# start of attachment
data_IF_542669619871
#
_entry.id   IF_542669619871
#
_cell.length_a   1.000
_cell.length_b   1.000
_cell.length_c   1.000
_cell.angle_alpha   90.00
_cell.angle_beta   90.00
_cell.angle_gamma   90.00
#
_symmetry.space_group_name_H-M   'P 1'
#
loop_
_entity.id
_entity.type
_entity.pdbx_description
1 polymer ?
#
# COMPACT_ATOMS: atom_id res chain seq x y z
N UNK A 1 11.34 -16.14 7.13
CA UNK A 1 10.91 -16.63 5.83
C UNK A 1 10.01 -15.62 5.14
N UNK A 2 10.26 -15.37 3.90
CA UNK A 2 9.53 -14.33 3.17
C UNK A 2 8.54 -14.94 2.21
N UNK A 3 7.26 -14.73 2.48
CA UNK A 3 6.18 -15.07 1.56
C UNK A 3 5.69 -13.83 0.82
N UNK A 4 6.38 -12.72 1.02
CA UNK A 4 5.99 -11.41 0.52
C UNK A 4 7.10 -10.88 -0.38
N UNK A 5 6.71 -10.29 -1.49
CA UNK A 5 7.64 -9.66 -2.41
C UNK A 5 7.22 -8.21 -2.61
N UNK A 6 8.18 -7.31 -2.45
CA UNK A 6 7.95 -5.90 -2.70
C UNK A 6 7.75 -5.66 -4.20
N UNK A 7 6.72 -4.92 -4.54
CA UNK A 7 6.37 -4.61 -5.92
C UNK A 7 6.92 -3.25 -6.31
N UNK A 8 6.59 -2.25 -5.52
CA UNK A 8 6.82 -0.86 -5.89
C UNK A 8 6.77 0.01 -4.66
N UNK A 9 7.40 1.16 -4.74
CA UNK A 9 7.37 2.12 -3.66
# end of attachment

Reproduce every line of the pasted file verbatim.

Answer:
data_IF_542669619871
#
_entry.id   IF_542669619871
#
_cell.length_a   1.000
_cell.length_b   1.000
_cell.length_c   1.000
_cell.angle_alpha   90.00
_cell.angle_beta   90.00
_cell.angle_gamma   90.00
#
_symmetry.space_group_name_H-M   'P 1'
#
loop_
_entity.id
_entity.type
_entity.pdbx_description
1 polymer ?
#
# COMPACT_ATOMS: atom_id res chain seq x y z
N UNK A 1 11.34 -16.14 7.13
CA UNK A 1 10.91 -16.63 5.83
C UNK A 1 10.01 -15.62 5.14
N UNK A 2 10.26 -15.37 3.90
CA UNK A 2 9.53 -14.33 3.17
C UNK A 2 8.54 -14.94 2.21
N UNK A 3 7.26 -14.73 2.48
CA UNK A 3 6.18 -15.07 1.56
C UNK A 3 5.69 -13.83 0.82
N UNK A 4 6.38 -12.72 1.02
CA UNK A 4 5.99 -11.41 0.52
C UNK A 4 7.10 -10.88 -0.38
N UNK A 5 6.71 -10.29 -1.49
CA UNK A 5 7.64 -9.66 -2.41
C UNK A 5 7.22 -8.21 -2.61
N UNK A 6 8.18 -7.31 -2.45
CA UNK A 6 7.95 -5.90 -2.70
C UNK A 6 7.75 -5.66 -4.20
N UNK A 7 6.72 -4.92 -4.54
CA UNK A 7 6.37 -4.61 -5.92
C UNK A 7 6.92 -3.25 -6.31
N UNK A 8 6.59 -2.25 -5.52
CA UNK A 8 6.82 -0.86 -5.89
C UNK A 8 6.77 0.01 -4.66
N UNK A 9 7.40 1.16 -4.74
CA UNK A 9 7.37 2.12 -3.66